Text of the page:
Tuesday, 25 November 2014

Allan Gibbard & Conceptual Essentialism

Metaphysics aspires to understand reality as it is in itself, independently of the conceptual apparatus observers bring to bear on it.” (Yablo, 1987)

Allan Gibbard on Essence

The scheme that follows parallels, to some extent, the one offered by Allan Gibbard in his paper, ‘Contingent Identity’.

Conceptual essentialism is accepted by Gibbard. For example, he believes that

variables in modal contexts shift their range of values: they range over senses…not over concrete things [like the lectern or Tony Blair].” (Gibbard, 1975)

He calls the “senses” above “individual concepts”. He also says that “proper names [e.g., ‘Tony Blair’] in modal contexts can be construed as denoting individual concepts” (1975).

Thus it's the concept of the lectern (or even the concept of Tony Blair) that has the modal quality of having set of properties E essentially, not the lectern or Blair itself or himself. It follows that concepts determine essence; or conceptual essence. However, according to Quine’s view of essentialism, necessity (or essence) applies “to the fulfilment of conditions by objects…apart from special ways of specifying them” (‘Reference and modality’, pg 151). That “special way”, presumably, would be a non-conceptual way. Gibbard himself clarifies traditional essentialism thus:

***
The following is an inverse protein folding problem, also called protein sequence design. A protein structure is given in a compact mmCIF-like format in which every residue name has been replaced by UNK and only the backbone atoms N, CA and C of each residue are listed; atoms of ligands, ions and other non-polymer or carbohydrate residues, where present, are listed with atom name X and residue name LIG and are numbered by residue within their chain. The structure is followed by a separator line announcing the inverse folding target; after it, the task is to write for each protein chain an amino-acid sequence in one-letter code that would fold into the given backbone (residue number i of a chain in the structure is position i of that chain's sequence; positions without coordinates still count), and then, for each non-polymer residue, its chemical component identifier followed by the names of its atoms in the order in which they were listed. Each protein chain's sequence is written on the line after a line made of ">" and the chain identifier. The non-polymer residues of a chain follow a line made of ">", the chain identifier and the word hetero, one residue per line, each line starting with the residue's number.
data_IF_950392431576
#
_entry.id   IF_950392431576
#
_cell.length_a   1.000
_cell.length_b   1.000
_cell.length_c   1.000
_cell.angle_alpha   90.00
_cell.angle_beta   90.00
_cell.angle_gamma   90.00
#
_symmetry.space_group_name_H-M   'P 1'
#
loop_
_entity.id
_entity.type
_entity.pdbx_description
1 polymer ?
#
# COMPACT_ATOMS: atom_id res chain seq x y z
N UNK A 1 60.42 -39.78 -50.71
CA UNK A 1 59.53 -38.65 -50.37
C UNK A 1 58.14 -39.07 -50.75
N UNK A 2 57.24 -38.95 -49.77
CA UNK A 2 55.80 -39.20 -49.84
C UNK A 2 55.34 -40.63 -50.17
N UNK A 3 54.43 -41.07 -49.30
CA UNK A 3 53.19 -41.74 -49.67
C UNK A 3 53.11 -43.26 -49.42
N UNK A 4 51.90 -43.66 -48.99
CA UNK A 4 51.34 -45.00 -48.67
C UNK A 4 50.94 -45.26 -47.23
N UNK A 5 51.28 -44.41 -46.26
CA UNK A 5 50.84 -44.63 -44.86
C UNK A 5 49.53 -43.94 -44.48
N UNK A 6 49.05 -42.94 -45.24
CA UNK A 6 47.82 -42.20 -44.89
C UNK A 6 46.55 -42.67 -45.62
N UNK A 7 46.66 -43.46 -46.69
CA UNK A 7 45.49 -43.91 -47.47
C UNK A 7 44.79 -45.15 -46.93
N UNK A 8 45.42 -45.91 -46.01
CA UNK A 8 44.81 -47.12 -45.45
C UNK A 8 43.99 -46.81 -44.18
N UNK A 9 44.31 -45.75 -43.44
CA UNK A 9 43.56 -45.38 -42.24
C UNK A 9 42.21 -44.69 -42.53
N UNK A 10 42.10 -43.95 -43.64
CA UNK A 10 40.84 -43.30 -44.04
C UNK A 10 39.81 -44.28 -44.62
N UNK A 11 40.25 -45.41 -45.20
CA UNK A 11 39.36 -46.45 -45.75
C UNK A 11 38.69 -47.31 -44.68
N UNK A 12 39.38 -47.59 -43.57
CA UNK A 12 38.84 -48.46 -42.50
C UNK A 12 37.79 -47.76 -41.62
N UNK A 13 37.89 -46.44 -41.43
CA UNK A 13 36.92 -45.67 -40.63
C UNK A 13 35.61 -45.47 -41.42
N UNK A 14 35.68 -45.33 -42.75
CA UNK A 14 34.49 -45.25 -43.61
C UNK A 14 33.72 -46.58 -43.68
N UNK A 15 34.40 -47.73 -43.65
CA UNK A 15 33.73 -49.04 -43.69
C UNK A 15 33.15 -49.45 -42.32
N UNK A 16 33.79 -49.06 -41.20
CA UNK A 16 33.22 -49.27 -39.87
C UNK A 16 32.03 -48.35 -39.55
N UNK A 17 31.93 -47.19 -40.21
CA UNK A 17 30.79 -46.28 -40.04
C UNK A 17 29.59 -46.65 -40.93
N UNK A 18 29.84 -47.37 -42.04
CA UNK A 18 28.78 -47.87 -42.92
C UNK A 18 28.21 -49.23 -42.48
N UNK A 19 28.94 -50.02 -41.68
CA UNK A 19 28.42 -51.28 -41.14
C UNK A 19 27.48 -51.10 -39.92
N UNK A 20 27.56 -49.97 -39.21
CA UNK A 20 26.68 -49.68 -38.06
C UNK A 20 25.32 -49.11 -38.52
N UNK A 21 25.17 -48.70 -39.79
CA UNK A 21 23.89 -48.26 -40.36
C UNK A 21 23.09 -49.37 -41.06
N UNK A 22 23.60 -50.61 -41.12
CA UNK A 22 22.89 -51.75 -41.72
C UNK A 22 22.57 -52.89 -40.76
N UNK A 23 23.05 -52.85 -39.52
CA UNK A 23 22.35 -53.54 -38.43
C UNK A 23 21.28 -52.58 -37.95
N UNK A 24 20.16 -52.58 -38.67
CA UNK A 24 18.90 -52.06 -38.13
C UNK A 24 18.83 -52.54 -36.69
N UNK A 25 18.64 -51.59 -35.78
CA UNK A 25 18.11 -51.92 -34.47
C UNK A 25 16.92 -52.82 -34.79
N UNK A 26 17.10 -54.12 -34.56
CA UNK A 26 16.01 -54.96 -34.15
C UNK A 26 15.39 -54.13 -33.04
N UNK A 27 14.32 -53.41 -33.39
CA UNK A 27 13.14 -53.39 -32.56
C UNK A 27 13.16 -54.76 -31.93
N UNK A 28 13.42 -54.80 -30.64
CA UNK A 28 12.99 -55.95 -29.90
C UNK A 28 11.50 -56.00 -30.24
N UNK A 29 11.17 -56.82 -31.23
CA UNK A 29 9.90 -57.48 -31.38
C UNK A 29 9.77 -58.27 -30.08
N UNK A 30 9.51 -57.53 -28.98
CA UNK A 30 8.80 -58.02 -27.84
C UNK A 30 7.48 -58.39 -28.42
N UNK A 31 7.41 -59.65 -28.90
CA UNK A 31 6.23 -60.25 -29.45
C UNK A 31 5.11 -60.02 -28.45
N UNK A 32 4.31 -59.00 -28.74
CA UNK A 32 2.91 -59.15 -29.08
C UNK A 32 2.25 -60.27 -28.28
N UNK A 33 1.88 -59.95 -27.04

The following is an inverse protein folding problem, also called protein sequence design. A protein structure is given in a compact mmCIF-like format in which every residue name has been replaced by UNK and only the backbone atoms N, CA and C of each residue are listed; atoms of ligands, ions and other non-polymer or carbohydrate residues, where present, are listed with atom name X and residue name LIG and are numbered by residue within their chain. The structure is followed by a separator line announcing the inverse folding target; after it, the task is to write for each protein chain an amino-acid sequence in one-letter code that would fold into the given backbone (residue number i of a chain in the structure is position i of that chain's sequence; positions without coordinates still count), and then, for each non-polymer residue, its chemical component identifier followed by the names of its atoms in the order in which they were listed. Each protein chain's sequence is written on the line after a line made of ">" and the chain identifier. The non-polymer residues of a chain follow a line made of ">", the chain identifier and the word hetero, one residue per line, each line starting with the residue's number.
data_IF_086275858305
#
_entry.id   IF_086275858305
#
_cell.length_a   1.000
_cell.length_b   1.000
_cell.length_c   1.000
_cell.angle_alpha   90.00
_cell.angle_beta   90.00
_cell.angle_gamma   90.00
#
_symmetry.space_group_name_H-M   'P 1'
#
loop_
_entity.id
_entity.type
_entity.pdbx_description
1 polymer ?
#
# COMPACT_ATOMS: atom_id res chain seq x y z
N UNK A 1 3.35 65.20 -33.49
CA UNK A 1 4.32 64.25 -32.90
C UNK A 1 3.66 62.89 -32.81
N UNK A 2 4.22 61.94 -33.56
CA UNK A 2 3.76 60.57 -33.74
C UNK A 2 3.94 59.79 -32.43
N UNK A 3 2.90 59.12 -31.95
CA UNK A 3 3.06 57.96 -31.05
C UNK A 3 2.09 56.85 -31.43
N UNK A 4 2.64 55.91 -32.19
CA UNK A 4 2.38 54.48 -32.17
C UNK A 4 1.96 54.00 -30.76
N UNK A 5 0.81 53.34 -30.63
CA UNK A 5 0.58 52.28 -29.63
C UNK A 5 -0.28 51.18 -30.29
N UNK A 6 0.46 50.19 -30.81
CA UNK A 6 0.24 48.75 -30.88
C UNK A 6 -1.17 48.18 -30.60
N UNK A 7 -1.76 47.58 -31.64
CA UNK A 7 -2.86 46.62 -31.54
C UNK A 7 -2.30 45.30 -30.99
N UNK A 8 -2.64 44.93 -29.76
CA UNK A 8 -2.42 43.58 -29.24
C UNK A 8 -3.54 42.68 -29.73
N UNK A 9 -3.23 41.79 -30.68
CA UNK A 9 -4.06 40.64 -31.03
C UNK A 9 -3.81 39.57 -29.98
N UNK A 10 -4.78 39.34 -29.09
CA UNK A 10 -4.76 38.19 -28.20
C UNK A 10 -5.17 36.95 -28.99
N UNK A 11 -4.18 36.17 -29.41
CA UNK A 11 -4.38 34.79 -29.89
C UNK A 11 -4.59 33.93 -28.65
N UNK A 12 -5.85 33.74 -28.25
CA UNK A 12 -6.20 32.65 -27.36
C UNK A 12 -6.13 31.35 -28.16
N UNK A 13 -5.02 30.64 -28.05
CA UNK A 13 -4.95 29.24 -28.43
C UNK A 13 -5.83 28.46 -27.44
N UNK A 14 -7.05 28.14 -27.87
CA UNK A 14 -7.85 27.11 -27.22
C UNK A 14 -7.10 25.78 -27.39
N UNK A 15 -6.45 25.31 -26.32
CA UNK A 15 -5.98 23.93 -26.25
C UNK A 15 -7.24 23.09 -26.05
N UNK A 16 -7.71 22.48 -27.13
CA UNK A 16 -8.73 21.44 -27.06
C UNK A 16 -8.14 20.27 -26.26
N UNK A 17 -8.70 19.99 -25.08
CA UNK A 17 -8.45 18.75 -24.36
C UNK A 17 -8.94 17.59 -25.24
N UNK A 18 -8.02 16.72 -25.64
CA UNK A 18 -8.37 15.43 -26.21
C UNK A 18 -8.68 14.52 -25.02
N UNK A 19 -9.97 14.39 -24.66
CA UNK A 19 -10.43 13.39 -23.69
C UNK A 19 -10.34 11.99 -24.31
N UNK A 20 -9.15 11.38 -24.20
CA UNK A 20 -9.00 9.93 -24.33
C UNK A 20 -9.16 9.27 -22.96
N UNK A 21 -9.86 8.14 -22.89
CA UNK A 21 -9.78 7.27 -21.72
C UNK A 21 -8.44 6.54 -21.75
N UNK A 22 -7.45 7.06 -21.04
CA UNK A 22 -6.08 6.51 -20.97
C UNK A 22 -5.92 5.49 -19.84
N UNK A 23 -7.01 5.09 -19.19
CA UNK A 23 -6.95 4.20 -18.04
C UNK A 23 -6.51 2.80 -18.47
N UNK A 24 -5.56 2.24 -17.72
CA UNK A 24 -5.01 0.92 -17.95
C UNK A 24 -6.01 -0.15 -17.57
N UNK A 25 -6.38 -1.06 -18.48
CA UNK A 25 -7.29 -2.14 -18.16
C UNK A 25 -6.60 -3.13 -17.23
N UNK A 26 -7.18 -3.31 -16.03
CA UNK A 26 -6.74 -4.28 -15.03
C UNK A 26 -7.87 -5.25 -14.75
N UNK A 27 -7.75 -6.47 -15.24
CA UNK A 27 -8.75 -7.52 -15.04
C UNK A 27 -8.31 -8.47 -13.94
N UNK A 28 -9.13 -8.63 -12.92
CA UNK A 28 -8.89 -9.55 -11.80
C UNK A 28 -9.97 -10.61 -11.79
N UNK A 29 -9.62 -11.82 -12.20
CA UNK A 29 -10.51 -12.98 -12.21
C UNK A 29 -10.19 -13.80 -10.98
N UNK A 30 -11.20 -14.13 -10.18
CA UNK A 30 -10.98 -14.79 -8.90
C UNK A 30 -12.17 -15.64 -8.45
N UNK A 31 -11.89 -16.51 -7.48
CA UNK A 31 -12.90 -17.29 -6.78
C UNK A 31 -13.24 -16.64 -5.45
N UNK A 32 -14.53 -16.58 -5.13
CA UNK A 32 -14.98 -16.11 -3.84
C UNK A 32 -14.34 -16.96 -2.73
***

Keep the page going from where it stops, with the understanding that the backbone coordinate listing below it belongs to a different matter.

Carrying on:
Essentialism for a class of entities U…is the claim that for any entity e in U and any condition Ø which e fulfils, the question of whether e necessarily fulfils Ø has a definite answer apart from the way e is specified.” [1975]

But Gibbard’s “designations” (or my concepts) determine the essences of concrete things. As Gibbard puts it:

“…it makes no sense to talk of a concrete thing as fulfilling a condition Ø in every possible world – as fulfilling Ø necessarily…apart from its designation. Essentialism, then, is false for concrete things because apart from a special designation, it is meaningless to talk of the same concrete thing in different possible worlds. It makes good sense, on the other hand, to speak of the same individual concept in different possible worlds.”

What if one denies essentialism for concepts (or other abstract entities) too, as Quine does? Here too I borrow from Gibbard and Rudolph Carnap. (Gibbard himself borrows from Carnap.) Carnap did accept analyticity in his scheme. Though his analyticity, like mine, is a question of “individual concepts”.

Conceptual essences allow the possibility of analyticity for certain statements about concrete objects. Carnap was an essentialist when it came to his “individual concepts”. These concepts, again, have essences or criteria of identity forged in terms of concepts. And because we have conceptual essences, we can “explain necessity by analyticity”. That is, in

            a = b

a and b “are concepts of the same individual” (Gibbard, 1975), not variables for concrete objects.

Thus Perhaps we should write:

[Ca] = [Cb]

Thus if a and b are concepts of the same individual, we can create, from this, an analytic statement. That is, in the often-used example